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Rock. Paper. Scissors. Amazing.

Discussion in 'Anything goes' started by occasionally, Jun 11, 2006.

  1. occasionally

    occasionally Member

  2. imjustagirl2

    imjustagirl2 New Member

    I've seen scrabble tournaments televised somewhere.

    I'd pay to watch competitive Monopoly. Or Clue!
  3. leo1

    leo1 Active Member

    speaking of rock, paper, scissors...

  4. 2muchcoffeeman

    2muchcoffeeman Well-Known Member

    We heard.

  5. farmerjerome

    farmerjerome Active Member

    I'd watch the Candyland Championships.
  6. joe_schmoe

    joe_schmoe Active Member

    well, if it comes down to watching the rock paper scissors championship or watching a battle between that japanese guy and the grandma in a hot dog eating competition... tough choice
  7. 21

    21 Well-Known Member

  8. PEteacher

    PEteacher Member

    You probably played rock, paper, scissors when you were a kid, but we bet you never played it for $50,000. That's the big prize that awaits the winner in the Rock Paper Scissors Championship. Bud Light sponsored local competitions in bars throughout the country to find the best players, who advanced to the exciting national finals in Las Vegas. This special captures all the excitement of the sport, focusing on both the intensity and the insanity as players are eliminated and a victor is crowned. But this isn't just a blood sport, it's also high comedy as the program reveals the history of the game, the finer points of strategy and you the viewer can become a better rock paper scissors player. Dave Attel hosts.

    Well, I didn't know sports was so prestigious that everyone want to be considered a sport. Think about it: You watch football or baseball or basketball, and the players and broadcasters will refer to their sport as "game" or just the name of the sport.

    In other activities (rocks paper scissors in this case, poker, fishing, hot dog eating and especially auto racing), the participants (I won't call them "athletes"), broadcasters and writers go out of the way to refer to their activity as a "sport," even though it's brutally clear than nothing they do as even slightly athletic. (When I got a letter from NASCAR with my media credential, the letter mentioned the word "sport" four times. They went out of their way to shove it in my face as many times as possible.)

    Here's four random recent auto racing quotes: (from a google news search of "auto racing" and "our sport" All from the last two days)
    “Silverstone is one of the circuits with the longest tradition for our sport. I’ve always enjoyed driving here, and I’m looking forward to the circuit this time, as well. It’s a great track that requires lots of fine-tuning for the setup because you need a really well-balanced car. I like tasks like this, and I’m sure that we’ll be able to put together something good for our car.” - Michael Schumacher, and he goes to talk about nothing that involved athletic ability
    Most in open wheel racing would be happy should George and Kalkhoven shift talks about a merger into high gear.
    "Absolutely, it needs to happen. Our sport has suffered immensely," said Pat Jordan, formerly of Vancouver and a car chief for IRL team Dreyer & Reinbold. (Though the topic involves nothing required athletic ability)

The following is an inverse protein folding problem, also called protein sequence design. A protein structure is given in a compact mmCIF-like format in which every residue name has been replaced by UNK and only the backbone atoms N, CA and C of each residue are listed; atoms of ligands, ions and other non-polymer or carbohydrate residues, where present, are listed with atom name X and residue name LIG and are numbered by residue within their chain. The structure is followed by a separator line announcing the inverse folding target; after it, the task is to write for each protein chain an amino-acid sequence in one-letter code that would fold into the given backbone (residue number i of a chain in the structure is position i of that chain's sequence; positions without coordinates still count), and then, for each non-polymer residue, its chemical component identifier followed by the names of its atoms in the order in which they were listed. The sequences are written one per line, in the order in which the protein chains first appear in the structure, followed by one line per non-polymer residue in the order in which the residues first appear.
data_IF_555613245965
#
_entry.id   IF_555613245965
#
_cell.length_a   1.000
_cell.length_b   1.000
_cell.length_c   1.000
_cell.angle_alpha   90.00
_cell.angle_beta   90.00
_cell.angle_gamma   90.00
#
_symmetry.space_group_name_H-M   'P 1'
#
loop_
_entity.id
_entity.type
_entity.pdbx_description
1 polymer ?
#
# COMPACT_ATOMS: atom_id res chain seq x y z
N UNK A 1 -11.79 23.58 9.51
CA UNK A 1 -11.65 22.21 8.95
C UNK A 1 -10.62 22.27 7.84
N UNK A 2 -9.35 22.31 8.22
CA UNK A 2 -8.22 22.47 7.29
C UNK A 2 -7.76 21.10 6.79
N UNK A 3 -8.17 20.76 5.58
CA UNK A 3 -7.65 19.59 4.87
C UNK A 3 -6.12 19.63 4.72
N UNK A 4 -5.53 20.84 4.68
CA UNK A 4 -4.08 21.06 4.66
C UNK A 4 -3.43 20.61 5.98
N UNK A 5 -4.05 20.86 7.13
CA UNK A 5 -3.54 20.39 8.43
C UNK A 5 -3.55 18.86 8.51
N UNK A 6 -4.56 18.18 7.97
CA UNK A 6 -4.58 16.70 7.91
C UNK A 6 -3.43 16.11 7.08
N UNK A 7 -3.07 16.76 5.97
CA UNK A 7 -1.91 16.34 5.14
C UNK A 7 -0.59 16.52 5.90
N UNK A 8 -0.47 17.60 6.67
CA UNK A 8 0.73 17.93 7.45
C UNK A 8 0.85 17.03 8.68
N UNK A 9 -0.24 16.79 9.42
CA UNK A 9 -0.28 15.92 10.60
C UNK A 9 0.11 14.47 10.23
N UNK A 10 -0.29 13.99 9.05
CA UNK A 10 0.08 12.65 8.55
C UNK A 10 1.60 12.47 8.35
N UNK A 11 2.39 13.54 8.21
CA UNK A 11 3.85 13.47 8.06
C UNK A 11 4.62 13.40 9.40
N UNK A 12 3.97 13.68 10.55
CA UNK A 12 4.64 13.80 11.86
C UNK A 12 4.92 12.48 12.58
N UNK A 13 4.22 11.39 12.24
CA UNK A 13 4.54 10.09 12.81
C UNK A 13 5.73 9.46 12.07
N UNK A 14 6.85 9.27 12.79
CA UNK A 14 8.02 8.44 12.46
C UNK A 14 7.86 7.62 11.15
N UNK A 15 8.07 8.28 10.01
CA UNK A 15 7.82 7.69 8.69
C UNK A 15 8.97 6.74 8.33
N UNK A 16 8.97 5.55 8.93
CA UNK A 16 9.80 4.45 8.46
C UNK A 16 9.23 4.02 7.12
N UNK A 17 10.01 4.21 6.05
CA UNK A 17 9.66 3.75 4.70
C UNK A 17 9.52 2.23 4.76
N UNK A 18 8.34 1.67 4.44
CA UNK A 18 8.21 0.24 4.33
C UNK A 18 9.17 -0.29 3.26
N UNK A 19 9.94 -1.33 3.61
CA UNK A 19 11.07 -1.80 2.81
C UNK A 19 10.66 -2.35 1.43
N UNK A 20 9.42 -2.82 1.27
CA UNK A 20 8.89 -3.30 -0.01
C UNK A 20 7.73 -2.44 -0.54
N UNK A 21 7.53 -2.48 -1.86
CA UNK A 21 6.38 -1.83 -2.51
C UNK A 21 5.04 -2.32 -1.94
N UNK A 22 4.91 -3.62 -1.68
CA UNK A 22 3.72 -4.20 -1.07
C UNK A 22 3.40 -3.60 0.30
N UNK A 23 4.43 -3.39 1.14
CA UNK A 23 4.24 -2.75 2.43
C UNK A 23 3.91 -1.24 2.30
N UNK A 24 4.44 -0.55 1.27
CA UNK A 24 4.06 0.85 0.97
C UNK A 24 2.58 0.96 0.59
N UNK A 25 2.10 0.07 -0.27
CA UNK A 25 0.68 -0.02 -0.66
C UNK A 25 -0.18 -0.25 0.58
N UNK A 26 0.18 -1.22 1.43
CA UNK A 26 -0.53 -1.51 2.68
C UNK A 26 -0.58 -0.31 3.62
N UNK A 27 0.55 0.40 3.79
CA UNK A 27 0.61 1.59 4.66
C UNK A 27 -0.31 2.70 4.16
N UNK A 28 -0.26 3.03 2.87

“The affiliation with Aaron’s has meant so much to the Pro Challenge Series,” said John Litzinger, owner of the Pro Challenge Series. “Their involvement on all levels of auto racing, especially in NASCAR has added a lot to the credibility for Pro Challenge and has given our series a big boost in exposure. Aaron’s has been very instrumental in the growth of the series and a lot of other short track series. It’s unique to have a sponsor get involved in racing on all different levels and really help promote the sport the way that Aaron’s does.”
    “They’re involved from the grassroots level in Pro Challenge, the mid-range level like Pro Cup and all the way up to the big time in NASCAR. We’re the grassroots level, so we really appreciate their support and we help market their company, so it’s a benefit to the both of us. Just look at how they’re involved in our sport and you can tell they’re a racer’s sponsor, that’s for sure.” (finds a way to jam the word "sport" in there twice)
    "There's a certain level of confidence that comes any time you have successes at a particular track, but past history doesn't guarantee you anything. It's a year later and a lot of things have changed, teams are working with new setups to go faster and, no matter what, there's always a new variable introduced. Our sport is constantly changing and you can't rest on what you've done in the past. I'm expecting a strong run from our team this weekend." - driver Brian Vickers

    It's an inferiority complex because they know it's NOT a sport. But it still drives me nuts.
  9. 21

    21 Well-Known Member

    Duck, duck, duck, duck, duck, duck, duck......

  10. CarlSpackler

    CarlSpackler Active Member

    I'd goose the chick in the gray tank top.
  11. PEteacher

    PEteacher Member

    Duck, duck, goose. It involves some athletic ability: running. Rocks, paper, scissors???
  12. 2muchcoffeeman

    2muchcoffeeman Well-Known Member


    And she looks like she's about 16.
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